The Royal College of Midwives seconded Aiken’s warnings, highlighting that some universities have revealed almost 50% fewer applications compared to this time last year, with uptake worst affected in London and the south east. 

Jon Skewes, director for policy, employment relations and communications at the RCM, called the figures “appalling”, saying that many potentially great midwives had been deterred due to costs, with graduates and mature students particularly important to the midwifery student base.

“Maternity services in the UK are already struggling due to a shortage of 3,500 midwives in England alone. This shortage is also likely to deepen if EU citizens currently working in the NHS lose their working rights post Brexit,” Skewes said.

Have you got a story to tell? Would you like to become an NHE columnist? If so, click here.

Comments

There are no comments. Why not be the first?

Add your comment

 

national health executive tv

more videos >

featured articles

View all News

last word

Hard to be optimistic

Hard to be optimistic

Rachel Power, chief executive of the Patients Association, warns that we must be realistic about the very real effects of continued underfunding across the health service. It’s now beyond more > more last word articles >

health service focus

View all News

comment

Creating a volunteer 'passport'

12/12/2018Creating a volunteer 'passport'

By utilising the health service’s volunteers, we can deliver better c... more >
Right people, right place, right now

12/12/2018Right people, right place, right now

Sean Duggan, chief executive of the Mental Health Network, raises concerns ... more >

interviews

How can winter pressures be dealt with? Introduce a National Social Care Service, RCP president suggests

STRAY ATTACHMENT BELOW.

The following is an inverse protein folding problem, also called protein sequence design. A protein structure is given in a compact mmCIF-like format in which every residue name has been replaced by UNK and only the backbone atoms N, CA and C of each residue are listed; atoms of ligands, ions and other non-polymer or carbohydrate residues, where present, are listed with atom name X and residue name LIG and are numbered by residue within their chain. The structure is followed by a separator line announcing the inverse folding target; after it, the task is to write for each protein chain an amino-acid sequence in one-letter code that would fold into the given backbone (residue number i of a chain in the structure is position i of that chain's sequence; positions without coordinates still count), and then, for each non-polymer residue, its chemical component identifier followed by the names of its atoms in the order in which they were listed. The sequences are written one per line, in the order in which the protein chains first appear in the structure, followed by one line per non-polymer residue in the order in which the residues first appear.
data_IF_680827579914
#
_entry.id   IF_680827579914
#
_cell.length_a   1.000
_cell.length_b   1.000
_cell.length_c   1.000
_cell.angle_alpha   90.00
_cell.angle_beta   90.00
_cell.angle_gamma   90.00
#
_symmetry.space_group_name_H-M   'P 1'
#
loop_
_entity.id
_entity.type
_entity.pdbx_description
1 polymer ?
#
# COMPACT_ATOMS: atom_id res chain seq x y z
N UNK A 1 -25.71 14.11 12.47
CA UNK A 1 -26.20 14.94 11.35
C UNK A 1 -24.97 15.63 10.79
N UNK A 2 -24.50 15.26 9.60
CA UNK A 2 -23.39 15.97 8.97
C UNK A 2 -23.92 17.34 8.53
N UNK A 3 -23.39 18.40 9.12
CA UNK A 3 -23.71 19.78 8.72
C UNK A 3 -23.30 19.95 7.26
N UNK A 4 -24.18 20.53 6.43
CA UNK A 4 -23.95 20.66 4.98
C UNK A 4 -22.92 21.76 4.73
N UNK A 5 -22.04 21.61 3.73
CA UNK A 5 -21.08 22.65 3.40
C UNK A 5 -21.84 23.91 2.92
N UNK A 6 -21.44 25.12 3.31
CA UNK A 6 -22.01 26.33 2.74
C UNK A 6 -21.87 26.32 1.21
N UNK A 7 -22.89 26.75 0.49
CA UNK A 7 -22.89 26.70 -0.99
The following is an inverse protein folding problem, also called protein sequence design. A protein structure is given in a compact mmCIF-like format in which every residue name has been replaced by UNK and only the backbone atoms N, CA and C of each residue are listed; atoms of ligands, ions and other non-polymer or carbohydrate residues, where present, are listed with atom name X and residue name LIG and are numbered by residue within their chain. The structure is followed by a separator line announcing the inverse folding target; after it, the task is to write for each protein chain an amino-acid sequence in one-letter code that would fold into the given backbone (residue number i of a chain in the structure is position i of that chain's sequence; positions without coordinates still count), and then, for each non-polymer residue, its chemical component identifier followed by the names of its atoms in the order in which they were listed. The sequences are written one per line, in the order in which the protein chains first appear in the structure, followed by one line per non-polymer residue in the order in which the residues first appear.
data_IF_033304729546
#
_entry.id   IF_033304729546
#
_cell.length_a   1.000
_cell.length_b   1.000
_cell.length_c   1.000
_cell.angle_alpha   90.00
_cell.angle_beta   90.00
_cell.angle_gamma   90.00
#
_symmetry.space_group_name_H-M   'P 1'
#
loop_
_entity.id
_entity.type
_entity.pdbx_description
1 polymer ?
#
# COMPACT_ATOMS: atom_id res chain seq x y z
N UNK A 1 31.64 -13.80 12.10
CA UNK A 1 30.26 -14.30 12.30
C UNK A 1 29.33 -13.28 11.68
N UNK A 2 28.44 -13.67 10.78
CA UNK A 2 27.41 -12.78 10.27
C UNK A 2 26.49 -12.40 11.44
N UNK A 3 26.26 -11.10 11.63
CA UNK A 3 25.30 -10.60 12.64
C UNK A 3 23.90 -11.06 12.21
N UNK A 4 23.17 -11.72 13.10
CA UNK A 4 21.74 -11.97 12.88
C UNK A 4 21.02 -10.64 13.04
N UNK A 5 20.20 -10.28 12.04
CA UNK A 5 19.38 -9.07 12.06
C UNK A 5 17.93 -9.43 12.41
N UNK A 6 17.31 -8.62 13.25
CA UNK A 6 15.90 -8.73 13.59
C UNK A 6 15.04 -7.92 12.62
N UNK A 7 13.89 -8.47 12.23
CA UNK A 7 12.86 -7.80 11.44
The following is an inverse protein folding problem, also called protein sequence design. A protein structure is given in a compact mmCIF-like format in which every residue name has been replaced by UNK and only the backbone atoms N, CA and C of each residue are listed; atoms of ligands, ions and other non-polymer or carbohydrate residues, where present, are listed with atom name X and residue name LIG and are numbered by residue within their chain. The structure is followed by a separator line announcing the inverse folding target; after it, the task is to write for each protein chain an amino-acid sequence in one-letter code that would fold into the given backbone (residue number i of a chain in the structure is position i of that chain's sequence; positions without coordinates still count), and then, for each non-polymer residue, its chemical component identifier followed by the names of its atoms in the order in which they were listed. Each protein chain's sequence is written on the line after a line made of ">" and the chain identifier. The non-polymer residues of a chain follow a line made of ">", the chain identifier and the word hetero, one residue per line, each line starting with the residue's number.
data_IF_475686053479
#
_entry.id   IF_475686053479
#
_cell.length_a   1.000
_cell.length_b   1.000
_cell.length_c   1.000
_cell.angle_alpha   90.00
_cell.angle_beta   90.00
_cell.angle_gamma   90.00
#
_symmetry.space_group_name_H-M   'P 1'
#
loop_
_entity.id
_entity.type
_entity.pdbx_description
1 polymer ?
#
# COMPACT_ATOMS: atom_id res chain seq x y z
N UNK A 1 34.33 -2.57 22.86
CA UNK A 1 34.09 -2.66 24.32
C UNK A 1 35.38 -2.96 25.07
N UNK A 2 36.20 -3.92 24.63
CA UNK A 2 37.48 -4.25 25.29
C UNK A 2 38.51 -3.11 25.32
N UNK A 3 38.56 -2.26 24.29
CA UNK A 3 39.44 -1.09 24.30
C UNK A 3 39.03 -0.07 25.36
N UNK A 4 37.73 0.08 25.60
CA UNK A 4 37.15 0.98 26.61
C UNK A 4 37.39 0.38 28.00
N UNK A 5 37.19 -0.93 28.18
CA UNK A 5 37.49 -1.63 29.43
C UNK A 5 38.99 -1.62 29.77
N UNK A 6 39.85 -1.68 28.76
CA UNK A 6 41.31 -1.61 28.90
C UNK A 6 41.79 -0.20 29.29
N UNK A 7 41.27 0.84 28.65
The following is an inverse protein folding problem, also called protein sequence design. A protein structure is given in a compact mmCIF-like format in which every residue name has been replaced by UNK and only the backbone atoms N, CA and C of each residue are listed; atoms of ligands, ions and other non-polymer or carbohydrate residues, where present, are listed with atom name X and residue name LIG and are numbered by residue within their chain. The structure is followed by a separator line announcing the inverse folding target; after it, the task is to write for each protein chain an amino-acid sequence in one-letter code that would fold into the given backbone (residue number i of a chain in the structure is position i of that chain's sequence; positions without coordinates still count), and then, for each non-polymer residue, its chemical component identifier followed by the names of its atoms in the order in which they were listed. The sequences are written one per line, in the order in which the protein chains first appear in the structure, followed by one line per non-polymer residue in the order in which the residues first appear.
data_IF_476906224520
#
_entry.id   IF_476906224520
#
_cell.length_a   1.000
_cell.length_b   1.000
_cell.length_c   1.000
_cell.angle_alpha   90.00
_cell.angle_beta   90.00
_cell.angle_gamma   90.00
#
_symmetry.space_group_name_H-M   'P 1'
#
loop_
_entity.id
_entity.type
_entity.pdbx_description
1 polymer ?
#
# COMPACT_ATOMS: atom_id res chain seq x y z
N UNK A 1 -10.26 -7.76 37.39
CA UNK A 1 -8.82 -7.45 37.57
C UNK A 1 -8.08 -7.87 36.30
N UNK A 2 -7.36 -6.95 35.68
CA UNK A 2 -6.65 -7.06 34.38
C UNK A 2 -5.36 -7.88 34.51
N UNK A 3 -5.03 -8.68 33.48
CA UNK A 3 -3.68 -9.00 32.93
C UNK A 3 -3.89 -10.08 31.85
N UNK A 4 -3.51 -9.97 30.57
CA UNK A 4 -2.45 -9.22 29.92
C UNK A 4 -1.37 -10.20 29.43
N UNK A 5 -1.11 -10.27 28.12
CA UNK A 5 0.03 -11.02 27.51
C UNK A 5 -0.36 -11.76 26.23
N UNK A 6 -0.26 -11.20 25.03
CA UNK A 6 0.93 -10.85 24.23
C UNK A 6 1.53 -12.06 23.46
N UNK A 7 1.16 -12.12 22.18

24/10/2018How can winter pressures be dealt with? Introduce a National Social Care Service, RCP president suggests

A dedicated national social care service could be a potential solution to s... more >
681 149x260 NHE Subscribe button

the scalpel's daily blog

The robots are here at East Suffolk and North Essex

12/12/2018The robots are here at East Suffolk and North Essex

Lauren Hockney, senior communications officer at East Suffolk and North Essex NHS FT (ESNEFT), outlines how her trust is embracing the digital and automation revolution. ... more >
read more blog posts from 'the scalpel' >

healthcare events

events calendar

back

December 2018

forward
mon tue wed thu fri sat sun
26 27 28 29 30 1 2
3 4 5 6 7 8 9
10 11 12 13 14 15 16
17 18 19 20 21 22 23
24 25 26 27 28 29 30
31 1 2 3 4 5 6

editor's comment

25/09/2017A hotbed of innovation

This edition of NHE comes hot on the heels of this year’s NHS Expo which, once again, proved to be a huge success at Manchester Central. A number of announcements were made during the event, with the health secretary naming the second wave of NHS digital pioneers, or ‘fast followers’, which follow the initial global digital exemplars who were revealed at the same show 12 months earlier.  Jeremy Hunt also stated that by the end of 2018 – the 70th birthday... read more >